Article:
Crossing Hands in the Russian Cards Problem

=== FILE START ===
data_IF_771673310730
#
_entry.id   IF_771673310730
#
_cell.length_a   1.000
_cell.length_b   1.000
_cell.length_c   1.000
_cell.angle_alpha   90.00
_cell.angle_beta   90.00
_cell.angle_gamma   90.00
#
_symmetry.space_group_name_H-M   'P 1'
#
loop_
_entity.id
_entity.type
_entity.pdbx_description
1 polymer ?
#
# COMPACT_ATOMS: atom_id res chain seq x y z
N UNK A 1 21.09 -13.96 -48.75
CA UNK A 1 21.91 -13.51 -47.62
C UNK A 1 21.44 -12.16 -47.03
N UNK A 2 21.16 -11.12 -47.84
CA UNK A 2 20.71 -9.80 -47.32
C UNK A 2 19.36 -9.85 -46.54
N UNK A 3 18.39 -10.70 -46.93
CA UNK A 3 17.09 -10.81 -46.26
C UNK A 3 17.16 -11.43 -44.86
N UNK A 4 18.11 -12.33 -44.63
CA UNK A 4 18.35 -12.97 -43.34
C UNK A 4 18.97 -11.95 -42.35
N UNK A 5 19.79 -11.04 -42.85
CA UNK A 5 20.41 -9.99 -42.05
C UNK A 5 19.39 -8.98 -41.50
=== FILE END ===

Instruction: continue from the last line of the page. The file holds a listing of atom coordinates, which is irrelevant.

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When communicating using an unconditionally secure protocol, a sender and receiver is able to transmit secret information over a public, insecure channel without fear of the secret being intercepted by a third party. The Russian cards problem is an example of an unconditionally secure protocol where the communication is fully understandable for everyone listening in. Even though everyone can understand what is being said, only the sender and receiver are able to uncover the secrets being transmitted. In this thesis we investigate the interaction among the communicating parties. By extending existing problem-specific software we are able to more efficiently analyze protocols, and we are therefore able to provide an answer to an open problem in the literature. We provide a completely new solution to the Russian cards protocol and show that it fulfills all requirements by the problem. Discovering this new solution provides the person initiating the protocol two new strategies to choose from when constructing the initial announcement of the protocol.